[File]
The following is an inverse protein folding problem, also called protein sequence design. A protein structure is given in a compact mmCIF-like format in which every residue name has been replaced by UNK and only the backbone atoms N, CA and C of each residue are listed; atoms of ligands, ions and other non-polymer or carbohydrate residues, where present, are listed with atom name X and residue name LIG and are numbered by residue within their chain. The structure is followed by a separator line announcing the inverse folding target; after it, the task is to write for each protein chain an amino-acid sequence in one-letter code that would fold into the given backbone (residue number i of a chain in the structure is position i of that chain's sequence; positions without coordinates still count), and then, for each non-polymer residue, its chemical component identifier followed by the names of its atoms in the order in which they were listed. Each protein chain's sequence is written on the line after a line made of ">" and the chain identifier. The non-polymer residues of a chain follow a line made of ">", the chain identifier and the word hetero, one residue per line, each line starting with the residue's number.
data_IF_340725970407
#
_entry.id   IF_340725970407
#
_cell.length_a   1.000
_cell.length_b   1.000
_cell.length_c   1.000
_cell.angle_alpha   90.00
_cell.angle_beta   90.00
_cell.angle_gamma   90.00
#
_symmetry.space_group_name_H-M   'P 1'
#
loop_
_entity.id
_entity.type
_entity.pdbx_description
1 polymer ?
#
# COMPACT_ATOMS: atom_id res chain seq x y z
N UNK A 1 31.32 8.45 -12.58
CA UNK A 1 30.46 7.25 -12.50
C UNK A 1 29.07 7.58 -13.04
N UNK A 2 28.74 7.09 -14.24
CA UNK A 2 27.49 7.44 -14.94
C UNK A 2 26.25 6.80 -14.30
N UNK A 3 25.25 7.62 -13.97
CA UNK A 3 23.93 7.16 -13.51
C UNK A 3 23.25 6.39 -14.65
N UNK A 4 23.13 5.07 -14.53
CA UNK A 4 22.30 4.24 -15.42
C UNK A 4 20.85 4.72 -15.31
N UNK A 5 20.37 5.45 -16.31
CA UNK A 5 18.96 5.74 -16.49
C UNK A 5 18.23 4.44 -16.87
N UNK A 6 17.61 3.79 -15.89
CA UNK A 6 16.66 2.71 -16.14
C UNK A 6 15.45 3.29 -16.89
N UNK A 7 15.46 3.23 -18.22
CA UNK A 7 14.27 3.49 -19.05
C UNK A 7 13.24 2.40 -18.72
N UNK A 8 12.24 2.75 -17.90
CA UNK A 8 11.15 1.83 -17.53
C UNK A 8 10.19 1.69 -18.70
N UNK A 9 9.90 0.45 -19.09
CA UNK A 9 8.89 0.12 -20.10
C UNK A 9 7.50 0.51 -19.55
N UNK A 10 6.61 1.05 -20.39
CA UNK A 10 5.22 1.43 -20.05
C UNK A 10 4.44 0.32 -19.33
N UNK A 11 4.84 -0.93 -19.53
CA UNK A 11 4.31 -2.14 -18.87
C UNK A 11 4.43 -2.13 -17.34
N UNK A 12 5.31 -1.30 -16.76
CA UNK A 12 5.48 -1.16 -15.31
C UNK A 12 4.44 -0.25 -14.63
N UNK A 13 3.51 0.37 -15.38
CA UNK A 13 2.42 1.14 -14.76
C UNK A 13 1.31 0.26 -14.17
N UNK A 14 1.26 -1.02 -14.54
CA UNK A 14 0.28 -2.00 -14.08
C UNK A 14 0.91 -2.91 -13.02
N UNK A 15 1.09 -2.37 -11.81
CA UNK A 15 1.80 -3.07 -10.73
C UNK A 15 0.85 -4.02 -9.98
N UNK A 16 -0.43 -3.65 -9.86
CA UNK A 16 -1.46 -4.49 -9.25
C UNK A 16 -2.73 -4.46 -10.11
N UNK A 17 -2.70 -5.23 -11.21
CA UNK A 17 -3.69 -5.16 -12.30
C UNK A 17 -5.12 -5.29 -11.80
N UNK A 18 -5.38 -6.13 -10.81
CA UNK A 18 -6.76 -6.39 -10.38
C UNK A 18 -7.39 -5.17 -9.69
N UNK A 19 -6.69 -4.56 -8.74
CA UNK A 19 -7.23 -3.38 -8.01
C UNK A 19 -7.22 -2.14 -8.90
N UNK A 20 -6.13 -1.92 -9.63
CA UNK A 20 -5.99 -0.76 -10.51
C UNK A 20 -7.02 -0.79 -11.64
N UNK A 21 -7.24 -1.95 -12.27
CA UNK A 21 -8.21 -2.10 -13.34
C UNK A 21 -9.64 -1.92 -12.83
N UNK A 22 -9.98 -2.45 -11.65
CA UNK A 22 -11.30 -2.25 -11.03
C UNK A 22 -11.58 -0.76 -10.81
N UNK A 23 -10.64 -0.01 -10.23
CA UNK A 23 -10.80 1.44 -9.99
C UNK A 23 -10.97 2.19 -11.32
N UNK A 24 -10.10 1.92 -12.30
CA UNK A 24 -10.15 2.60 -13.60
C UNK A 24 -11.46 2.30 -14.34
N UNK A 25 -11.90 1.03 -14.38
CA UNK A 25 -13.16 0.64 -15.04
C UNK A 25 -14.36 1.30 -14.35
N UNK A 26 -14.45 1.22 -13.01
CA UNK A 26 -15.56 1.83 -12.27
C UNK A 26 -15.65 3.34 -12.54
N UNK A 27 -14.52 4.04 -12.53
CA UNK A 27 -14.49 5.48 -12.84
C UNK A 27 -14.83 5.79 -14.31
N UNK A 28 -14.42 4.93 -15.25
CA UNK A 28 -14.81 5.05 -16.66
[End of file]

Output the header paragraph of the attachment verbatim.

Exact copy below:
The following is an inverse protein folding problem, also called protein sequence design. A protein structure is given in a compact mmCIF-like format in which every residue name has been replaced by UNK and only the backbone atoms N, CA and C of each residue are listed; atoms of ligands, ions and other non-polymer or carbohydrate residues, where present, are listed with atom name X and residue name LIG and are numbered by residue within their chain. The structure is followed by a separator line announcing the inverse folding target; after it, the task is to write for each protein chain an amino-acid sequence in one-letter code that would fold into the given backbone (residue number i of a chain in the structure is position i of that chain's sequence; positions without coordinates still count), and then, for each non-polymer residue, its chemical component identifier followed by the names of its atoms in the order in which they were listed. Each protein chain's sequence is written on the line after a line made of ">" and the chain identifier. The non-polymer residues of a chain follow a line made of ">", the chain identifier and the word hetero, one residue per line, each line starting with the residue's number.